Panmure Gordon & Co - Sector Discount Justified?

http://www.panmure.com/


With markets still trading near multi-year highs, it has been a good few years for stockbrokers. They have benefited from a raft of new initial public offerings (IPOs) and from the ability to raise funds for companies at attractive prices, meaning an uplift in top-line growth across the sector. Since stockbrokers are market-cyclical, it makes sense that most have advanced significantly over the past year in particular - however, that is not the case right the way across the board. Panmure Gordon (LSE:PMR) has underperformed its peers comfortably as a result of restructuring impacts, but also as a result of a lack of market awareness. Shares in the company currently change hands at 159.5p, which, with 15.55m shares in issue, values the company at £24.8m. Is the discount to the sector justified?


The technical picture over the past few years clearly shows that Panmure has failed to make meaningful progress despite very strong equity markets, and a return to economic growth. That has not been helped by a lack of liquidity, although liquidity has recently tightened up, most probably as a result of a stock overhang. Indeed, it was possible to purchase shares today below 160p, compared to the 159.5p mid-price. The likelihood of a share overhang was seemingly confirmed after the close of trading, as there were several large sell trades processed - for example, there was a sale for £227k, which explains the capped movement today despite healthy buying pressure. Whilst that is an issue, it will most likely be cleared in the short-term and pave the way to a recovery.

Whilst there are not material director shareholdings, a significant proportion of shares are held by institutions. QInvest (A major Qatar investment bank) holds over 43% of the issued share capital, with the Panmure Benefit Trust holding 7.6% and making fairly regular purchases. Four other notable institutions collectively hold around another 23%. A seller in the market is almost certainly one of the four other institutions (or a non-notifiable party) rather than QInvest or the trust. Before discussing the fundamentals of Panmure, it is important to recognise the sector performance, as that is likely to be a key factor in identifying potential upside. Indeed, I have chosen four comparator companies for this task: Arden Partners (LSE:ARDN), Cenkos Securities (LSE:CNKS), Numis Corporation (LSE:NUM) and WH Ireland (LSE:WHI). While there exist other companies within the sector, such as Charles Stanley, Canaccord Genuity and Shore Capital, the four chosen are the closest peers.

The chart on the right shows the relative performance of the companies over the past three years. As shown, Panmure has significantly underperformed its peers as it struggled to re-build profitability post-crisis unlike the other companies. However, as will become clear later, that is on the brink of changing. The strong price performances do show that investors are bullish on the sector, and in particular, Cenkos Securities has advanced strongly as it has guided towards beating market expectations numerous times - as it stands, Panmure has no market expectations, thus has no targets to surpass. Importantly, if Panmure's share price starts to gain traction, then it is easy to see investors in other peers transfer some of that cash back towards Panmure. On many metrics, it is the more undervalued option.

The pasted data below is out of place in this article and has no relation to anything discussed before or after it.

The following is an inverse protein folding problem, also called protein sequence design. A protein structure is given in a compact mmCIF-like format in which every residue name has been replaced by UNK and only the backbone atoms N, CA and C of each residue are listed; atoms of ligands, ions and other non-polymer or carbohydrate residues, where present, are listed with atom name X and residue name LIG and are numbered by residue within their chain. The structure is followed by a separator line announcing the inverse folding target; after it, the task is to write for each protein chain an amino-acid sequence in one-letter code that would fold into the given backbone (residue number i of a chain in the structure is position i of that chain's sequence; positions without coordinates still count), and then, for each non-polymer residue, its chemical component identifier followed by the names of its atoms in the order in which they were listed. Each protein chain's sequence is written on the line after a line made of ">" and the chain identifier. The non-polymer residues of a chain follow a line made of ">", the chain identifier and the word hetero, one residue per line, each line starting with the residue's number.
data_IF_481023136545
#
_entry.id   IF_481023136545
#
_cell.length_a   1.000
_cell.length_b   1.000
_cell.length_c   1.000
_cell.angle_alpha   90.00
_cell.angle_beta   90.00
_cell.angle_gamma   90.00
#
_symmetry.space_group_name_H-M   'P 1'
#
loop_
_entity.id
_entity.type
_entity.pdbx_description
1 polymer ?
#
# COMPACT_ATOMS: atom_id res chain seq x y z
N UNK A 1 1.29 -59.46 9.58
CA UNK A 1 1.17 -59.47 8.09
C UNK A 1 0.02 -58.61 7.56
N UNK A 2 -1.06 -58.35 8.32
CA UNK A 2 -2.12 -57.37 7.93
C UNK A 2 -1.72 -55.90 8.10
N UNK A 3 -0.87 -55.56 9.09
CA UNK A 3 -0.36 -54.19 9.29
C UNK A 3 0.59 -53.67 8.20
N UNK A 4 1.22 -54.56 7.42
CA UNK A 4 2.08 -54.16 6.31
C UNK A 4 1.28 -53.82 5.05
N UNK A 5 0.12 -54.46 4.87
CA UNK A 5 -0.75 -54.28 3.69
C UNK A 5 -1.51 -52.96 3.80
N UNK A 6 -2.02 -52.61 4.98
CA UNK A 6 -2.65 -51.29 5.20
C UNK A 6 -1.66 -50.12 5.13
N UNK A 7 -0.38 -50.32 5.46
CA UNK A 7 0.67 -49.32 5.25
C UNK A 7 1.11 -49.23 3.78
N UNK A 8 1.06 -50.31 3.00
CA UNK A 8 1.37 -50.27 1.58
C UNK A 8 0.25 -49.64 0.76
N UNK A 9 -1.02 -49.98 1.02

As per the activities of most large stockbrokers, Panmure's activities can be split up into two sections. The first is operating as a corporate and institutional stockbroker - this commonly includes IPO advisory and setup plus fundraising assistance and corporate advisory services.  The second is operating certain sales and trading investment banking activities - this involves the creation of research documents for clients and also 'market-making'. The nature of these operations differs with research document creation, corporate advisory and market making being three examples of highly recurring revenues, whereas IPO formation and certain large-scale fundraising schemes are not recurring. The latter two activities involve Panmure assisting with IPOs and then taking a small percentage as fees. All the work is done via staff, hence it is a labour intensive industry, and strong management is required. The company has offices in London, Liverpool and Leeds within the UK and has been operating since the late 19th Century.

Panmure itself has a very strong brand within the city, as it covered 130 clients in 2013 (versus 96 in 2012). Whilst that represents strong growth, the issue that Panmure has is that many of the clients are small in size, hence are less likely to generate significant revenues for the group. There are consequently two options for further building the business - to either focus upon higher market cap companies or to build a wider portfolio of small cap companies. In reality, it is a combination of the two strategies that is being followed, but the market is highly competitive so winning large clients is very difficult, especially since companies do not change brokers particularly frequently. New IPOs are met with a raft of broker pitches, and winning those clients is often difficult, especially for companies who do not necessarily have a track record of recently winning large clients. However, what is key is that Panmure is good at what it does - providing a high-quality service to its predominantly small cap and medium cap client base and that is reflected in the company's winning of the 2013 Small Cap Adviser of the Year award.

Of course, the core business is highly dependent upon the stock market and associated sentiment, hence why I described it as being market-cyclical earlier. When the market is strong, stockbrokers tend to perform strongly, and vice versa. Therefore you need to form an opinion on where the market is going to be able to confidently invest in the sector. Whilst that is not cast iron in Panmure's case (as I will detail later), it helps to be bullish on equity markets in general. Indeed, with a positive market backdrop it is hard to see UK equities falling back materially barring an external catalyst. Even in those circumstances, it is easy for retail investors to move ahead of major institutions and sell off those market-cyclical holdings if required.